In general, parties involved in an M&A transaction will want to execute the transaction as quickly as possible, but the guidance points out that there are many potential obstacles to a speedy execution. Negotiations between the parties, for example, may be protracted. The scope of the due diligence exercise conducted can also elongate the transaction timetable prior to signing. Moreover, there may be delays to the buyer putting in place sufficient funding for an acquisition.
Finally, of particular relevance to company secretaries, the process of obtaining shareholder and regulatory approvals as well as third-party consents (described above) will usually have a significant impact on the timing of the transaction. The guidance urges practitioners to give careful consideration to this point. ‘The process of obtaining the approval of the shareholders of a listed company and preparing any requisite accountants’ report and valuation report (in particular in the case of a mining business) can impact the timetable of the transaction,’ it points out. ‘It is prudent to identify these requirements and plan the related workstreams at the outset of the transaction with a view to ensuring an efficient and smooth transaction.’
The ‘Mergers and Acquisitions Guidance Note: Part 2: Structuring of M&A Transactions’ will be published in May 2017 and is available on the Institute’s website: www.hkics.org.hk.
SIDEBAR: The Institute’s Interest Groups
The Institute’s Takeovers, Mergers and Acquisitions Interest Group is one of seven groups set up last year under the Institute’s Technical Consultation Panel to look into key areas of corporate governance and company secretarial practice with a view to producing guidance to Institute members and the wider profession and community.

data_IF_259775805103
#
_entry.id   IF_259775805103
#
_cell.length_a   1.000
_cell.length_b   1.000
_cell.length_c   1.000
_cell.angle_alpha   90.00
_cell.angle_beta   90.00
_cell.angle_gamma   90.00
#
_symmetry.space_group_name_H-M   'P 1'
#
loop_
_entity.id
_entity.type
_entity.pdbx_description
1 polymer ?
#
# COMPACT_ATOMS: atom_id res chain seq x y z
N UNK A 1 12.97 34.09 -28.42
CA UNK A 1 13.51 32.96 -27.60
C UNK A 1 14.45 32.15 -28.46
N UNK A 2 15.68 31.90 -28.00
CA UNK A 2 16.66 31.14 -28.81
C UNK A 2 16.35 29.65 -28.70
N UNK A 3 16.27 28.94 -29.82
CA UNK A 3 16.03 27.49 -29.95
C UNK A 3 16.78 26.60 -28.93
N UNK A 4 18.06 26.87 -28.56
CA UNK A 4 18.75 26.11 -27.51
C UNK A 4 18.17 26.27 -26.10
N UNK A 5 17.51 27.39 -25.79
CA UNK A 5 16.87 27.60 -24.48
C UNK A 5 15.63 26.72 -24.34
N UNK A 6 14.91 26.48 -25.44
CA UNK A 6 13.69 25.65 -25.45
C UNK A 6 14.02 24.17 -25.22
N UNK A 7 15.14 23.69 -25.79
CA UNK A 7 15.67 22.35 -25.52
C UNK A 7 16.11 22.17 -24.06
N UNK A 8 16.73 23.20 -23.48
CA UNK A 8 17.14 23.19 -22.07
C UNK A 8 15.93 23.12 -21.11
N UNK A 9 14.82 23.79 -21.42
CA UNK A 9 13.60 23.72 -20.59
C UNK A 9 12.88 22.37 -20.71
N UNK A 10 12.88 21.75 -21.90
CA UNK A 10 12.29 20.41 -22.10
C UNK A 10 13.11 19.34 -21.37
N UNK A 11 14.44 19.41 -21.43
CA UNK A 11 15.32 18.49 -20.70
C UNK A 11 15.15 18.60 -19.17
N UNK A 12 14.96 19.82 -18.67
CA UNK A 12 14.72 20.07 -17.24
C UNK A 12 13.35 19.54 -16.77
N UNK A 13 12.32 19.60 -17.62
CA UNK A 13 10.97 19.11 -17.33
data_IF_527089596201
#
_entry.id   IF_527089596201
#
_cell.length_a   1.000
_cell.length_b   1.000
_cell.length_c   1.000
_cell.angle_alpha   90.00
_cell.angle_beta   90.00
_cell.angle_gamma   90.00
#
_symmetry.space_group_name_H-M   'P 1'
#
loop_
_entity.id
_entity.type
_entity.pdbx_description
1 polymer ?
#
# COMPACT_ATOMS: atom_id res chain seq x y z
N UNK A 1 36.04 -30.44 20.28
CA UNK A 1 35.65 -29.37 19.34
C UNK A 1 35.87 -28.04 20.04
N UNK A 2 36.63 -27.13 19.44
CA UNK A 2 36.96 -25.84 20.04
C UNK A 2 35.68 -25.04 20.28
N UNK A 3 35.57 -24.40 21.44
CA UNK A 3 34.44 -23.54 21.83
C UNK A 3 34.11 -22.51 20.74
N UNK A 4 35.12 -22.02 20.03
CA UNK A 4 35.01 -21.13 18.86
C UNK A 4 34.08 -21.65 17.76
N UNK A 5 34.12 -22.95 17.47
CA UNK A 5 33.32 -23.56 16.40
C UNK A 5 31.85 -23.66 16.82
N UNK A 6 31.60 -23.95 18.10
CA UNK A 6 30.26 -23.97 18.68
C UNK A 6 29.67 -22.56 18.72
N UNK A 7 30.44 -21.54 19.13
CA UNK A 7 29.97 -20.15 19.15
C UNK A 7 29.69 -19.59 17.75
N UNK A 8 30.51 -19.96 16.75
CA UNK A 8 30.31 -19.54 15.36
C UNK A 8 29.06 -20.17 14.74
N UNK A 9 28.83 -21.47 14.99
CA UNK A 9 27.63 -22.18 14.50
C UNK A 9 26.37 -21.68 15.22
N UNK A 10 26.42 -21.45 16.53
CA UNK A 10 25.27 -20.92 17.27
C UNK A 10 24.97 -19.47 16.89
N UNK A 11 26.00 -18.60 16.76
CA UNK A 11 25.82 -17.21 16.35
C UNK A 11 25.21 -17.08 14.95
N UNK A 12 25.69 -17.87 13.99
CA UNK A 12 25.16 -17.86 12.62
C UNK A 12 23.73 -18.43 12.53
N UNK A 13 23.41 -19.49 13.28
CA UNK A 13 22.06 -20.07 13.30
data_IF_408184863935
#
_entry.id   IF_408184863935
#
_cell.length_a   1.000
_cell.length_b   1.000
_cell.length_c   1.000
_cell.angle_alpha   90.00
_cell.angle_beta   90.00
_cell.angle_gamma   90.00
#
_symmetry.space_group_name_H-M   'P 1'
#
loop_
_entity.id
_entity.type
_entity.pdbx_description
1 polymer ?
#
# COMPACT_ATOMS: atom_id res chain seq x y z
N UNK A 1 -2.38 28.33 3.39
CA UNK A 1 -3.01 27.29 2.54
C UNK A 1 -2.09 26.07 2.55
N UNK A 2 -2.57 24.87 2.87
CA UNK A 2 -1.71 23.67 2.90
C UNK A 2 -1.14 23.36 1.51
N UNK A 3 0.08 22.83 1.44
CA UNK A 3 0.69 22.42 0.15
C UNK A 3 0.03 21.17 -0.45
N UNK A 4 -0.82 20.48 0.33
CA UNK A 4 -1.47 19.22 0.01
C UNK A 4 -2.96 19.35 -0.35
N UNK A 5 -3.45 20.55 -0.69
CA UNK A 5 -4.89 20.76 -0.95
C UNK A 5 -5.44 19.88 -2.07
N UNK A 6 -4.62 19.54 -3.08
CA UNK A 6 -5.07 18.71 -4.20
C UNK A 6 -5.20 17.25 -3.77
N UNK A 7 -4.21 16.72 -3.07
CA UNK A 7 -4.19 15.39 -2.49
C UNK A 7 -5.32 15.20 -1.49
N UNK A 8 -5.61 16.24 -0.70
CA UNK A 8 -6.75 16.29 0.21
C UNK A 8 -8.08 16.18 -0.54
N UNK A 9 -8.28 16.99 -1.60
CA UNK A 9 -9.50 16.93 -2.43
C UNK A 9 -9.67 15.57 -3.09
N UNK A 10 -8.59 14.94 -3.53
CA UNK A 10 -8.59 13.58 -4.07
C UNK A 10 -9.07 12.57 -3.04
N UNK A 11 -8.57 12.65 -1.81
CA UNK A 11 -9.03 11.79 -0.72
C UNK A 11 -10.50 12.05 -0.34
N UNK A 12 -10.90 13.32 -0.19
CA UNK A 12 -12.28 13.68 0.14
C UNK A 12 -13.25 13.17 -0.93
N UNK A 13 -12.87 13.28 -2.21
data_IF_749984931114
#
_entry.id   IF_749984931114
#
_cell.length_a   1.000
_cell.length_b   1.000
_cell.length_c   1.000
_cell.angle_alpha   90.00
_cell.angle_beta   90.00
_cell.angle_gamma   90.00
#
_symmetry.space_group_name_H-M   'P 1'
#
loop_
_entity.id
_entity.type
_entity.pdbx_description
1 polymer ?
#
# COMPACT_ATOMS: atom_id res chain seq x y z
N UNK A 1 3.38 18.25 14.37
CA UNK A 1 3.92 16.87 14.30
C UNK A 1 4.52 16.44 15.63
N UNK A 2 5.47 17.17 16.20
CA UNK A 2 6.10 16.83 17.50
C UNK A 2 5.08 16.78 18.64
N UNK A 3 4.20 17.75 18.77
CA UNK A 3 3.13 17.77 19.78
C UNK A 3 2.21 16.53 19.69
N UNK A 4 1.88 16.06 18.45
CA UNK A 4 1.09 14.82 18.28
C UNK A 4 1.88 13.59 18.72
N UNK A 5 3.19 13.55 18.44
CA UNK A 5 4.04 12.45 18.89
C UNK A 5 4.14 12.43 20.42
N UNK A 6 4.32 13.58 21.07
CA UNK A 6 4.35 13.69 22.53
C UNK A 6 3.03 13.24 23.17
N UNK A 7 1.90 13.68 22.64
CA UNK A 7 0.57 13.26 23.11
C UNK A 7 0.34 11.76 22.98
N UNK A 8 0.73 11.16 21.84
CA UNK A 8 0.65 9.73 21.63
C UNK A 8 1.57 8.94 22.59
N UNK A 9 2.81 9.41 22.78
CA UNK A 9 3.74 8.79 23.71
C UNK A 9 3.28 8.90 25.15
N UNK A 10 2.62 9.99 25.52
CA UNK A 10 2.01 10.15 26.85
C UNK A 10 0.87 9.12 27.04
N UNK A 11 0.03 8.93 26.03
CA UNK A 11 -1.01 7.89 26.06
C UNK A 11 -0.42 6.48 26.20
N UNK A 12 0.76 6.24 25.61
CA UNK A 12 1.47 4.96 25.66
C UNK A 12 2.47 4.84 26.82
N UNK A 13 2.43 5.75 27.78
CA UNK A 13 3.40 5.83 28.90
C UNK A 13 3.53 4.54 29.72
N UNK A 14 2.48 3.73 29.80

The members of the Takeovers, Mergers and Acquisitions Interest Group are: Michelle Hung FCIS FCS (Chairman), Dr David Ng FCIS FCS, Henry Fung, Kevin Hoi, Lisa Chung and Philip Pong. Mohan Datwani FCIS FCS(PE), Institute Senior Director and Head of Technical & Research, serves as secretary.
The six other Interest Groups cover the following areas: company law; competition law; ethics, bribery and corruption; public governance; securities law and regulation; and technology. In addition to the two guidance notes on M&A transactions, three other guidance notes (on public governance, technology and competition law) are available from the Publications section of the Institute’s website: www.hkics.org.hk.
Please contact Mr Datwani if you have any suggestions about topics relevant to this interest group, or generally, at: firstname.lastname@example.org.